institutions
  • HK has profited from its role as a gateway to
    China

8
Emerging IFCs in RIC countries
  • Increasing financial globalization and
    competition
  • Either national financial centers become
    internationally competitive or concede to leading
    IFCs
  • The ongoing financial crisis questions the
    current financial system
  • and leadership of traditional financial centers
  • Large, dynamic national economy (f)needs
    development of active, efficient financial
    markets
  • IFC requires reforms in legislation, regulation,
    infrastructure, labor market, and business
    environment
  • Develop long-term institutional investors and
    attract population
  • Impose more transparency and disclosure
    requirements
  • Increase liquidity and scope of financial
    instruments
  • Need to overcome bureaucracy, corruption

9
Russia Moscow
  • The concept of creating an IFC was adopted (only)
    in October 2008
  • Most developed financial market in the region,
    but
  • cap and liquidity are concentrated in the blue
    chips (mostly oilgas)
  • Segmented, non-flexible legislation and
    regulation system
  • Tax pressure on financial companies and
    operations due to high effective tax rates and
    inefficient administration
  • Lack of efficient and transparent legal system
  • Low standards of information disclosure
  • Segmented financial infrastructure, not
    well-integrated into global capital markets (no
    central depository, RTGS, DVP3 trading)
  • Tough access for foreigners (inefficient visa and
    migration regime)
  • Low level of social and business environment

10
Shanghai and Mumbai
  • Gradual development of national financial markets
    as IFC
  • For foreigners, access granted only to qualified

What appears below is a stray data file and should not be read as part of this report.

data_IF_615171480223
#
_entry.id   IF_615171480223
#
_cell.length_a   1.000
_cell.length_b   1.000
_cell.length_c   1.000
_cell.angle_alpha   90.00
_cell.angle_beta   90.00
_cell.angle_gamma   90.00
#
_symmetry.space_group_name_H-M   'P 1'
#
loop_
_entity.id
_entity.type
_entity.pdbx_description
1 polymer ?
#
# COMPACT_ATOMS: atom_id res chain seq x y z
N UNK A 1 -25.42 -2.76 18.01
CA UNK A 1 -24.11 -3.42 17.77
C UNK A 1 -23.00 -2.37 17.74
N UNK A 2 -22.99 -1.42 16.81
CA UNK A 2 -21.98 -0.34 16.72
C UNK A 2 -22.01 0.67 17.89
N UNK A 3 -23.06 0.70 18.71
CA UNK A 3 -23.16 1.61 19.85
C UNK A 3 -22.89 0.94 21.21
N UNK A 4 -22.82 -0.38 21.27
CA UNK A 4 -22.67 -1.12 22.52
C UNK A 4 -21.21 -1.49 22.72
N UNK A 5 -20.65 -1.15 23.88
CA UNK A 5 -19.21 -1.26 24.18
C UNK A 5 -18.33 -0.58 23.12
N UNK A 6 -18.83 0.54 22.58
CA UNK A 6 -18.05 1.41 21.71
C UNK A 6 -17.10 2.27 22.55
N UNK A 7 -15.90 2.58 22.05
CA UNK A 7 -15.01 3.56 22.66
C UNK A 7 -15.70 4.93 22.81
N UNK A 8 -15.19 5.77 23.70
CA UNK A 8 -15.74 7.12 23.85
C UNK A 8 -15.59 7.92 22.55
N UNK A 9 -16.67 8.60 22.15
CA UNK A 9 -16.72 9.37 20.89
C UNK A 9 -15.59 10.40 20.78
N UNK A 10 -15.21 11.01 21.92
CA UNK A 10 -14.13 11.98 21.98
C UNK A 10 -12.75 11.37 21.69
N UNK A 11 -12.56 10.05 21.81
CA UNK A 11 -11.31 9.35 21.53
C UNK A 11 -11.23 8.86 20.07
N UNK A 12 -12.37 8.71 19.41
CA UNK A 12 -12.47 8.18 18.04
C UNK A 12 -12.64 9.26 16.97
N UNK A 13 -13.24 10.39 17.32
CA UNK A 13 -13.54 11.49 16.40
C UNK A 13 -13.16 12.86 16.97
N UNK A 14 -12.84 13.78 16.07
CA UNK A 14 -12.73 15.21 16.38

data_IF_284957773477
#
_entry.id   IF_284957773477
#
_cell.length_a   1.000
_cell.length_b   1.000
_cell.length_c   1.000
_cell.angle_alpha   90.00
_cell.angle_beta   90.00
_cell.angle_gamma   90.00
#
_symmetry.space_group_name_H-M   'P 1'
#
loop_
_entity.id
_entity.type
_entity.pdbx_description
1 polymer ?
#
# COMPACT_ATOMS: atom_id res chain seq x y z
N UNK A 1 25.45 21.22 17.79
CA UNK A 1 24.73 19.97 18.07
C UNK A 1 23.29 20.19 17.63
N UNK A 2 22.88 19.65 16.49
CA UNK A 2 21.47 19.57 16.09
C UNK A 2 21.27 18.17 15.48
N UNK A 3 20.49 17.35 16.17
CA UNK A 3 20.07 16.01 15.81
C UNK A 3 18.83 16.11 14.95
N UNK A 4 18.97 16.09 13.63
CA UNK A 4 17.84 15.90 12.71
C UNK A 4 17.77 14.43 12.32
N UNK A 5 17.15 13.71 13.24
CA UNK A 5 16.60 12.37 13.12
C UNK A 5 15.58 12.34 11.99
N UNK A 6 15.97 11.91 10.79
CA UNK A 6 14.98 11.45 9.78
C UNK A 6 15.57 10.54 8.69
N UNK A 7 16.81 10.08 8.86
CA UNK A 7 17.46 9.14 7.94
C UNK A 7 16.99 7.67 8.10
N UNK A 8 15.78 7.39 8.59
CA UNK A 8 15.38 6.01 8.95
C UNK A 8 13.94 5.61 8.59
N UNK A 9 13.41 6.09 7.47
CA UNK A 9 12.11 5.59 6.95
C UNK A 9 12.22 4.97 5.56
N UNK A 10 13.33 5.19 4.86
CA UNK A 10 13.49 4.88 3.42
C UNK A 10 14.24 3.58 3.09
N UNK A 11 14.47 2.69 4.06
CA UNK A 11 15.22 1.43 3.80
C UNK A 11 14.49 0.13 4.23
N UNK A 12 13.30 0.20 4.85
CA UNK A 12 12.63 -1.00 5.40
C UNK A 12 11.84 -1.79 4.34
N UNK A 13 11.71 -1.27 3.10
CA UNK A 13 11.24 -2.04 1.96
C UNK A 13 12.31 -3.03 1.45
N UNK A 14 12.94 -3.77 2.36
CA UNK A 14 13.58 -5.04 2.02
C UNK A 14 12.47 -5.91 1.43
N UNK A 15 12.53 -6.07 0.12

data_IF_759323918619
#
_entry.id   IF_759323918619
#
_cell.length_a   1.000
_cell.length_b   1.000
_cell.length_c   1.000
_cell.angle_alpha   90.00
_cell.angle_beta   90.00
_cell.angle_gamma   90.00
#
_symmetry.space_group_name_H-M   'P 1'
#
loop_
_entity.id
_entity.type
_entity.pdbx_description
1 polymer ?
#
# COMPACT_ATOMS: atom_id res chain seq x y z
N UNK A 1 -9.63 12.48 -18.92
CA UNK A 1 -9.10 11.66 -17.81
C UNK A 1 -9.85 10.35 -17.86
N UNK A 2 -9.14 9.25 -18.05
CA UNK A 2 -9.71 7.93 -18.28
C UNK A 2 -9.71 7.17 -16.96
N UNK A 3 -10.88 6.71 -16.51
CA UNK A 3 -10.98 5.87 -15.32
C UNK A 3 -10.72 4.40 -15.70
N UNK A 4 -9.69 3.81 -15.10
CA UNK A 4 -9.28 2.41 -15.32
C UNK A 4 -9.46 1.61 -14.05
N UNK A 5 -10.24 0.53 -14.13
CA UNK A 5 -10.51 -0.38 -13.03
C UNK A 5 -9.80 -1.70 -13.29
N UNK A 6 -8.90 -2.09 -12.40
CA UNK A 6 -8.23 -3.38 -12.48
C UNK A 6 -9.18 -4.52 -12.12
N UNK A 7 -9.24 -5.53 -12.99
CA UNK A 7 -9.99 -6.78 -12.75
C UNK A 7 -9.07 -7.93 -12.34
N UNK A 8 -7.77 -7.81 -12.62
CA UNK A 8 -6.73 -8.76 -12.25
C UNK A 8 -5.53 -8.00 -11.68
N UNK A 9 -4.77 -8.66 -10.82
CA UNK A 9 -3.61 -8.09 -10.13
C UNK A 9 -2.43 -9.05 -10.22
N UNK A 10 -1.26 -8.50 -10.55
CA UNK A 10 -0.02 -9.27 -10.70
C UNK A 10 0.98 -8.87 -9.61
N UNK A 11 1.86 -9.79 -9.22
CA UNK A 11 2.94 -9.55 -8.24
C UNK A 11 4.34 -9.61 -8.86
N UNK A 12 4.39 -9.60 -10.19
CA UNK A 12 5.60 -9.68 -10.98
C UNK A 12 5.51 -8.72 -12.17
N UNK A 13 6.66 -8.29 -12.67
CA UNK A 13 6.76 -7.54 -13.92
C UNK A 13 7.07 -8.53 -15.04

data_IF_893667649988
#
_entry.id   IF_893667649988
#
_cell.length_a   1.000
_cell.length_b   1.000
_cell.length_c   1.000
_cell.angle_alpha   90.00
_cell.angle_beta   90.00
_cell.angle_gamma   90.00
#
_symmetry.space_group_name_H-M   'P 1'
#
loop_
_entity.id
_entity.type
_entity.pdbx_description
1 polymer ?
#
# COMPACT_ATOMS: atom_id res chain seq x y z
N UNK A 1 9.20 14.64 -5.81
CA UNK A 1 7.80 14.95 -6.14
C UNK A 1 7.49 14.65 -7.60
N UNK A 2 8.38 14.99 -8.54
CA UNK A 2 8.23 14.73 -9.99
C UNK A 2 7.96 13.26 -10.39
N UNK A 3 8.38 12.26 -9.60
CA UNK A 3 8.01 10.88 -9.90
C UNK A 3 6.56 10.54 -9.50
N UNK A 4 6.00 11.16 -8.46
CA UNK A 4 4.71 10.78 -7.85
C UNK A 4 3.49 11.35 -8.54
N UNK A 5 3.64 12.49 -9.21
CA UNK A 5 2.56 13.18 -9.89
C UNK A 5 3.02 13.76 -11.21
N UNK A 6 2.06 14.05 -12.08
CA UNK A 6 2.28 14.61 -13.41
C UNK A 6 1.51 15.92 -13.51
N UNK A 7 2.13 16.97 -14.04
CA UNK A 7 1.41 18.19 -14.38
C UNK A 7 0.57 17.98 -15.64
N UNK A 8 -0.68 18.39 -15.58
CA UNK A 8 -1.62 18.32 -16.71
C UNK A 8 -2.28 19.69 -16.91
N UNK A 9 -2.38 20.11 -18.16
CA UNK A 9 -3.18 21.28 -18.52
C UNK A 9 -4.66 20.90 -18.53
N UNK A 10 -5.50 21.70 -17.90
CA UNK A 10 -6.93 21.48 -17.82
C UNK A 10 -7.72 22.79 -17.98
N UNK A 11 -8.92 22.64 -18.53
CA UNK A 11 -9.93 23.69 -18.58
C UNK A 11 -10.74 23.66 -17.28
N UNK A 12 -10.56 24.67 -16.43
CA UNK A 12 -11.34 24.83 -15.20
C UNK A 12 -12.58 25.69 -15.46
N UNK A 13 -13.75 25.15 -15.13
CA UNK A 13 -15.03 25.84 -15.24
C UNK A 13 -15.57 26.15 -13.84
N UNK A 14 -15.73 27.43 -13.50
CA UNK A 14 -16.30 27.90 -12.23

institutional investors
  • Narrow market for qualified local labor, rely on
    brain drain reversal
  • The infrastructure needs to be further developed
  • India
  • Anglo-Saxon legal system and rule of law
  • Unified regulator of financial markets (SEBI)
  • High corporate governance standards, compulsory
    IFRS reporting
  • English language and links to the UK
  • Over 9,000 stocks are listed, but most are
    illiquid active equity futures trading
  • China
  • More conservative approach, controlled by the
    state
  • Enormous potential for the internal market
  • Separate regulators for financial markets, banks,
    insurance companies
  • Slow-to-change codified legal system,
    bureaucracy

11
Regulation system protecting investors vs.
enforcing contracts
Measures London New York Frankfurt Mumbai Shanghai Moscow
Rule of Law, World Bank, 2007, from 0 to 100 92.9 91.9 94.3 56.2 42.4 16.7
Regulatory quality, World Bank, 2007, from 0 to 100 98.1 90.8 92.7 46.1 45.6 35.0
Ease of doing business (rank from 178 countries, IFC, 2008), incl. 6 place 3 place 20 place 120 place 83 place 106 place
Protecting investors 9 place 5 place 83 place 33 place 83 place 83 place
Enforcing contracts 24 place 8 place 15 place 177 place 20 place 19 place
Paying taxes 12 place 76 place 67 place 165 place 168 place 130 place
12
Taxation system rates vs. administration
Measures London New York Frankfurt Mumbai Shanghai Moscow
Individual income tax rate 10-40 to 35 15-45 30 25-33 13 Non-resid 30
Capital gain tax rate 10-18 (indiv.) 21-28 (inst.) to 35 25 10-40 33 13 Non-residents 30 (indiv.) 24 (inst.)